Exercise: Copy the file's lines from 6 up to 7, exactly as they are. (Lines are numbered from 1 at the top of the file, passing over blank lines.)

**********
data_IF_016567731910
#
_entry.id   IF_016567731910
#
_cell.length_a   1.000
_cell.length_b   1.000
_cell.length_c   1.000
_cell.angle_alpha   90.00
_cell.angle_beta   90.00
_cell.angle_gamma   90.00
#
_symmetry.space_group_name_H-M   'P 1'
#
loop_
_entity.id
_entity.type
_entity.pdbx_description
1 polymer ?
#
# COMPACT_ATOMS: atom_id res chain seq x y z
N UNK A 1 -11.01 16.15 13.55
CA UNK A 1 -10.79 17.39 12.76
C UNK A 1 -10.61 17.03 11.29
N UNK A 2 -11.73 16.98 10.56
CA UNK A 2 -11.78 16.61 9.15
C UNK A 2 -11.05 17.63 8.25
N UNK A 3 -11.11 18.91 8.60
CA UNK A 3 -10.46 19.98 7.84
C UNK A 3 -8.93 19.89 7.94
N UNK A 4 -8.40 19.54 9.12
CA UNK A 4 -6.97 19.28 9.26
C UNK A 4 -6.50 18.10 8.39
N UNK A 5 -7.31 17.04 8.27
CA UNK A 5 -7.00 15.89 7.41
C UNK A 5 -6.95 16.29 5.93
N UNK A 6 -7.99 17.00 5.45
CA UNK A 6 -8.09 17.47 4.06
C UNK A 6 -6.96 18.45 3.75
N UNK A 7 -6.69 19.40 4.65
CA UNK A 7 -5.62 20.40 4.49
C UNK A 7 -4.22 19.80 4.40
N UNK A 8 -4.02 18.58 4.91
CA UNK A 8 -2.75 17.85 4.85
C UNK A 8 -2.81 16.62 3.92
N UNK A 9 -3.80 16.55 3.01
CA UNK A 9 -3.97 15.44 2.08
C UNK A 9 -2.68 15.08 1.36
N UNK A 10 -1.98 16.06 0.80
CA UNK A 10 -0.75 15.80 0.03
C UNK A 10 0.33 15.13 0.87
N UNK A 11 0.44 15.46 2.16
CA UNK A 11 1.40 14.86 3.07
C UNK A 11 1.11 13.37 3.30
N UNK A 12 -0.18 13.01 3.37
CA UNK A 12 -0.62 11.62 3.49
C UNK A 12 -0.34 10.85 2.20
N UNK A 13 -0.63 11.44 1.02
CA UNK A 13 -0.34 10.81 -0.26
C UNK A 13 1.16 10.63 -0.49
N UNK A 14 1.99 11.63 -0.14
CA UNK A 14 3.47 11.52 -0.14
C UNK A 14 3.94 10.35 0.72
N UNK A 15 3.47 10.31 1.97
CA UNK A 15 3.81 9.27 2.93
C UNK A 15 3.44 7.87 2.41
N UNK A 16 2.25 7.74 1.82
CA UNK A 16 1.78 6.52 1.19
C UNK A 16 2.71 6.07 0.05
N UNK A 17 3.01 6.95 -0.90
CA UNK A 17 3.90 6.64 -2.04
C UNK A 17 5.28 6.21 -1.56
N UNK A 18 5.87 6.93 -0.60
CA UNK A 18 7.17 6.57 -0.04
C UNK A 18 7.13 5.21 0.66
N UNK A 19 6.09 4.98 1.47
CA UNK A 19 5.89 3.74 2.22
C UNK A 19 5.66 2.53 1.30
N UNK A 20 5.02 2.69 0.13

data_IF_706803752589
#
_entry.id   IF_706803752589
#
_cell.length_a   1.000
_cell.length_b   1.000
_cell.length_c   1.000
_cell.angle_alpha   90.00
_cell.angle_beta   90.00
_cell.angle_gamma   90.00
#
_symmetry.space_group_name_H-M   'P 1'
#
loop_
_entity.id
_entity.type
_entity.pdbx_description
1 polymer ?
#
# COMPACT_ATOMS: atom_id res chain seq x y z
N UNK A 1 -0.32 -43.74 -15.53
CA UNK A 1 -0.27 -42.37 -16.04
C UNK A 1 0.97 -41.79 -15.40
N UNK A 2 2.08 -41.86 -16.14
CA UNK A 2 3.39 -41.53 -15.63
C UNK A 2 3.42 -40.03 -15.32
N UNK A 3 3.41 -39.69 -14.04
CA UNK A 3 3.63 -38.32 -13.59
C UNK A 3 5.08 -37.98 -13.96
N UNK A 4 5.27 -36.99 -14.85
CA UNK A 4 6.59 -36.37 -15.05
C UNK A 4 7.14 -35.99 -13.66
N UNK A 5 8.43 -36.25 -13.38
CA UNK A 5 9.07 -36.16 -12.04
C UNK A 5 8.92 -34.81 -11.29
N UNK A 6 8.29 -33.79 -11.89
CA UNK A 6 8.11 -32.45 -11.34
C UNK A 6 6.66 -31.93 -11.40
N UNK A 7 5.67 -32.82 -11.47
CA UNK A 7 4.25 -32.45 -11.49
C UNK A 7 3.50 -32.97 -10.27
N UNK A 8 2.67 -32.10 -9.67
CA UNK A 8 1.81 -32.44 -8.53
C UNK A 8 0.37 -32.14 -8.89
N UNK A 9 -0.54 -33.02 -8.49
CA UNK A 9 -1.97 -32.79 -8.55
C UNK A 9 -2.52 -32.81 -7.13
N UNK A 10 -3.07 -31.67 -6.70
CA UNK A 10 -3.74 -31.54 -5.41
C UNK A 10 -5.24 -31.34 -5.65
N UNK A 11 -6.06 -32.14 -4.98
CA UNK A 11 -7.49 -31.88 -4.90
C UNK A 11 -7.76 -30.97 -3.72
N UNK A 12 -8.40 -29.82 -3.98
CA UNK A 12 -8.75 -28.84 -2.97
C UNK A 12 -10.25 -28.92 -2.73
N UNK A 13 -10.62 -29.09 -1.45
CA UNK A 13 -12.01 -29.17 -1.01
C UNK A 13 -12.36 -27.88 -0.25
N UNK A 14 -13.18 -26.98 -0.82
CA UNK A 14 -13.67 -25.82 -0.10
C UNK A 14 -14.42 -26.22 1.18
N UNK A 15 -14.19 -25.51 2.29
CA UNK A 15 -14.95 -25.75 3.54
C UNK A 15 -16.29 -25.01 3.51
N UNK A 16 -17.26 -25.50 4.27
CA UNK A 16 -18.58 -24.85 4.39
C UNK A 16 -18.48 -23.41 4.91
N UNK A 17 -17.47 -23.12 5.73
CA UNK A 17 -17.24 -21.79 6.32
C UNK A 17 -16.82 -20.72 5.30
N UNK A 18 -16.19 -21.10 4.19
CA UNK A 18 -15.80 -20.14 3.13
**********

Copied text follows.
_cell.length_b   1.000
_cell.length_c   1.000